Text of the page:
Exploring the capital city of Tbilisi was one of the most multi-cultural experiences I’ve had in my life; a safe and inviting place that comes alive amid the backdrop of a mixture of Georgian and old Soviet-style architecture, as well as its history in the Persian and Ottoman empires. The mosaic of religious diversity in Tbilisi is hard to miss as large, historic communities of Orthodox Christian, Muslim and Jewish citizens are still present. Excavators even recently discovered a 5-6th century Zoroastrian Temple in the heart of the city. 
From Tbilisi we moved on to Kutaisi, the former capital city of Georgia and one of the oldest continuously inhabited cities in the world. We visited artisan villages, and started to move up through the greater Caucasus mountains which form a natural border between Russia to the north, with the lesser Caucasus dividing Georgia from Turkey and Armenia to the south. Here we stayed in the old village of Mestia, its elevation being roughly 5,000 feet above sea level. This village is a proposed UNESCO Heritage Site due to the hundreds of stone towers throughout the region. 
After a couple of days staying in the cold, wet mountains we moved down south toward the Black Sea to stay in the port city of Batumi.  Here we could see old Gothic architecture mixed with modern.  Batumi is also heavily influenced by Turkish culture due to its proximity to Turkey. After Batumi, the last few days were spent in the sulfur spring village of Borjomi, with a visit to UNESCO world heritage site Vardzia, a 12th century cave city. 
In all, this trip was a life-changing experience and such a unique adventure that I would highly recommend anyone to visit to go see this beautiful, culturally rich county. 
In my Upper Elementary classroom, I teach Ancient Civilizations and Ecology to the 6th levels and Earth Science to both 4th and 5th.  This whole trip has components of both subjects to share with all my students.   

Under the Tuscan Sun 
By Stephanie Oddo 
As an IB MYP Middle School Language and Literature (LAL) teacher, I have been teaching Shakespeare’s legendary play Romeo and Juliet for the last 15 years. So it comes as no surprise that I’ve long desired to visit the city of Verona, Italy, which serves as the setting of the play.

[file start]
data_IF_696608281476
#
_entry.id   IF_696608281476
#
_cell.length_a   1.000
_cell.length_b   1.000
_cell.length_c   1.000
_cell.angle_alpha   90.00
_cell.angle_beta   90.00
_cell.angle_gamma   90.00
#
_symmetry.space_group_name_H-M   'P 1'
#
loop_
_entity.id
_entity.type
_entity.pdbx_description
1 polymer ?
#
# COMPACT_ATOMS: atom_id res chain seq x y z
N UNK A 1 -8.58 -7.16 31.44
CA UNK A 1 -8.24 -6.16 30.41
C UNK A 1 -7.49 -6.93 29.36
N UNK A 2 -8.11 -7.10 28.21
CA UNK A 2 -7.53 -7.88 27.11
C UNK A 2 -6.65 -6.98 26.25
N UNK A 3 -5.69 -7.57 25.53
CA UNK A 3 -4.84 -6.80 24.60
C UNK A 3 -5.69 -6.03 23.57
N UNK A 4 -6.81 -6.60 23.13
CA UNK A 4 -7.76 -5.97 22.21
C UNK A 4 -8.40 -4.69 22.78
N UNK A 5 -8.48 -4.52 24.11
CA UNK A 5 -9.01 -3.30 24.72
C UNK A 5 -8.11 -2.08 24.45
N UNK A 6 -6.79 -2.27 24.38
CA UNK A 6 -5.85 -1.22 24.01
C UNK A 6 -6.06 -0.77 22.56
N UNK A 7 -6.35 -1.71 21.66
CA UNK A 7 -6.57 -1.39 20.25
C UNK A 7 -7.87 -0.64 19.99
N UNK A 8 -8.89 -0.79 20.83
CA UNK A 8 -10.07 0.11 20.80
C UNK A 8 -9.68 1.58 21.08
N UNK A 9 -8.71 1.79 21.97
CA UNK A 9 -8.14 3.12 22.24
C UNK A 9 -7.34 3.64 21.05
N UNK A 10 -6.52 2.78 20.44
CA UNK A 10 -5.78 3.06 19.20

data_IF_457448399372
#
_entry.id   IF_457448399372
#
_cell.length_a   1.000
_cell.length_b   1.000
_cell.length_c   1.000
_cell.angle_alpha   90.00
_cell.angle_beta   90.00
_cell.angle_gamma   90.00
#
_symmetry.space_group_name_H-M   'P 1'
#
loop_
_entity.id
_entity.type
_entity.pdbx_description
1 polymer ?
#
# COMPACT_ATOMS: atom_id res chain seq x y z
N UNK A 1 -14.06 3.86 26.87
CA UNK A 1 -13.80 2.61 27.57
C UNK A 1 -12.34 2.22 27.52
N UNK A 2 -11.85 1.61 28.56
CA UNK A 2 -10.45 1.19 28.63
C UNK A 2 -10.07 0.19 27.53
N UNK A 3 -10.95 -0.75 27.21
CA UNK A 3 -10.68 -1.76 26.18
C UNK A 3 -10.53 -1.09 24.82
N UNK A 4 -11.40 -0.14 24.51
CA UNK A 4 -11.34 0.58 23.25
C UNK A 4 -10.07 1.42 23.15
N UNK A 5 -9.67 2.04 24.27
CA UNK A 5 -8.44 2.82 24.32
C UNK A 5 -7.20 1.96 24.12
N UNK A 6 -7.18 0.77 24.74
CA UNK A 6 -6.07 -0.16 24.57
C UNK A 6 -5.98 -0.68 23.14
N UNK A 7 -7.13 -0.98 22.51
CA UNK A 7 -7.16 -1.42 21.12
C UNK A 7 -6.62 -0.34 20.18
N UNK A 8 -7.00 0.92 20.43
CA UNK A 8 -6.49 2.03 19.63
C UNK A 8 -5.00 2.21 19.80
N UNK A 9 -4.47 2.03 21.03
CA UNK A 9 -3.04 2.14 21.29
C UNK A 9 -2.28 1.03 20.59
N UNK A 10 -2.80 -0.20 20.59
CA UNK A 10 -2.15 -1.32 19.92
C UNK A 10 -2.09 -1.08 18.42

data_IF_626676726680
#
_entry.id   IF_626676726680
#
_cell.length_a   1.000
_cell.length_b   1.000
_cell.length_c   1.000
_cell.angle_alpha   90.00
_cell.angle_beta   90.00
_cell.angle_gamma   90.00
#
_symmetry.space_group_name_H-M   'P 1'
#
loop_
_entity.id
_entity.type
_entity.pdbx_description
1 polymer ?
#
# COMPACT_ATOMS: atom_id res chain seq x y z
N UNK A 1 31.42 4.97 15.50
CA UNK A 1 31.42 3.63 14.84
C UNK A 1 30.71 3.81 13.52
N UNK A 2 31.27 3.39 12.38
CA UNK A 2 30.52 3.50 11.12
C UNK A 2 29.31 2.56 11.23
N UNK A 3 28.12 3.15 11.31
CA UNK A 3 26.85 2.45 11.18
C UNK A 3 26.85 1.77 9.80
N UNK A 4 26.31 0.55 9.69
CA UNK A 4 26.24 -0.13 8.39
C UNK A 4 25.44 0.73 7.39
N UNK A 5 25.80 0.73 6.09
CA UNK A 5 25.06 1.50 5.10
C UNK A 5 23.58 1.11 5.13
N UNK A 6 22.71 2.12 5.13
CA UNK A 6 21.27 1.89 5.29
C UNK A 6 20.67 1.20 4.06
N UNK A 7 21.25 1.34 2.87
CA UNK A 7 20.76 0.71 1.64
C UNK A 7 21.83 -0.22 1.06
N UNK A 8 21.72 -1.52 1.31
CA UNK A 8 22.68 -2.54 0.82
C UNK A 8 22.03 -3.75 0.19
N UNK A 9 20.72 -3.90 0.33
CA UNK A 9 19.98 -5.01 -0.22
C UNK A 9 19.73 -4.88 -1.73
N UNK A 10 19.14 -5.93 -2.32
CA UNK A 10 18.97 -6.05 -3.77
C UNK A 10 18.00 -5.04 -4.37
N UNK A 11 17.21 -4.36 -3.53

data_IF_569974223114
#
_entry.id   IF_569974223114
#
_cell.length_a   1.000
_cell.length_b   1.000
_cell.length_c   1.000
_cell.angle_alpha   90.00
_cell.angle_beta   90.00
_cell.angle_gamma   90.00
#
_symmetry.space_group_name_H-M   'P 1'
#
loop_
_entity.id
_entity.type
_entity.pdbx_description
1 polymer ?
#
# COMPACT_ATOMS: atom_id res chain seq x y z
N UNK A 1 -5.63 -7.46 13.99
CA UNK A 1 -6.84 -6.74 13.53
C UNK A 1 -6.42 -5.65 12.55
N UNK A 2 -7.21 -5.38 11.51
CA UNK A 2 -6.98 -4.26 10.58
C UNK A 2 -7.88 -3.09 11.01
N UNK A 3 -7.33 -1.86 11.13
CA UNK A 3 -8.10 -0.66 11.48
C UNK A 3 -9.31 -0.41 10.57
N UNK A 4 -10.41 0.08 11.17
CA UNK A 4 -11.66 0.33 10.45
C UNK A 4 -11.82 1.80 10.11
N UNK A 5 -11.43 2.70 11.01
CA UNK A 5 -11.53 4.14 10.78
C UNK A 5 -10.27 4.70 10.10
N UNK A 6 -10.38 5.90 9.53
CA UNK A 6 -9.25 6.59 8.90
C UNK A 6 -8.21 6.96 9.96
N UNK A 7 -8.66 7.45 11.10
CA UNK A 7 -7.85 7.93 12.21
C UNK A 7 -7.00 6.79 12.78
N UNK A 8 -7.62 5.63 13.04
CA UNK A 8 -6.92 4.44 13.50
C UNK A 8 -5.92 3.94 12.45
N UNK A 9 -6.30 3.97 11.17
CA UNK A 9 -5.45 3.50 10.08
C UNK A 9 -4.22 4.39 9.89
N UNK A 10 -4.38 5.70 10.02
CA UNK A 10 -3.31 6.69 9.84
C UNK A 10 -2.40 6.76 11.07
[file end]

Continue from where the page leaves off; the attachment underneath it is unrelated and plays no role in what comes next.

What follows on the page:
Getting around Italy is easiest by train, so from the time I arrived in Verona and stepped onto the platform of the train station, I felt a stirring connection to the city. Its cobblestone streets and medieval walls invite modern-day visitors to imagine themselves alongside residents of the city as it was in the 14th century, amid characters of the play itself. 
Verona became a Roman colony in 89 BCE and developed into an important town. There are several remains from this time, including the Roman amphitheater, and the city is equally rich in Romanesque churches such as the ones where the Capulet and Montague families might have worshiped. As the family members raced through the streets of Verona in the 16th century, I can show some images to the students of village streets and squares that are remarkably unchanged. 
Many are familiar with Juliet’s famous balcony, and even though she is simply a character in the play, Verona has designated a tower house with a balcony to honor the star-crossed lovers. There is even a bronze statue of Juliet below the balcony that tourists are encouraged to touch for good luck. 
When my 8th grade LAL students being their study of Romeo and Juliet this spring, it will be the first time we do so while seeing the same images and scenery that Shakespeare would have envisioned while writing the play.  
Before departing back to the United States, we managed to visit the cities of Florence, Siena and Lucca. The summer heat was unforgiving, but the view alone was worth it, as well as our stops for gelato and cold, bottled water. This part of the trip reminded us to enjoy the small things in life, like walking to the neighborhood market for fresh produce or finding a mom-and-pop pizzeria with the most delicious offerings. 
Without a doubt, my visit to Italy not only fulfilled a longtime desire to visit Verona, but also deepened my understanding of one of Shakespeare’s most beloved plays, leaving me truly inspired and excited to share with my Middle School students.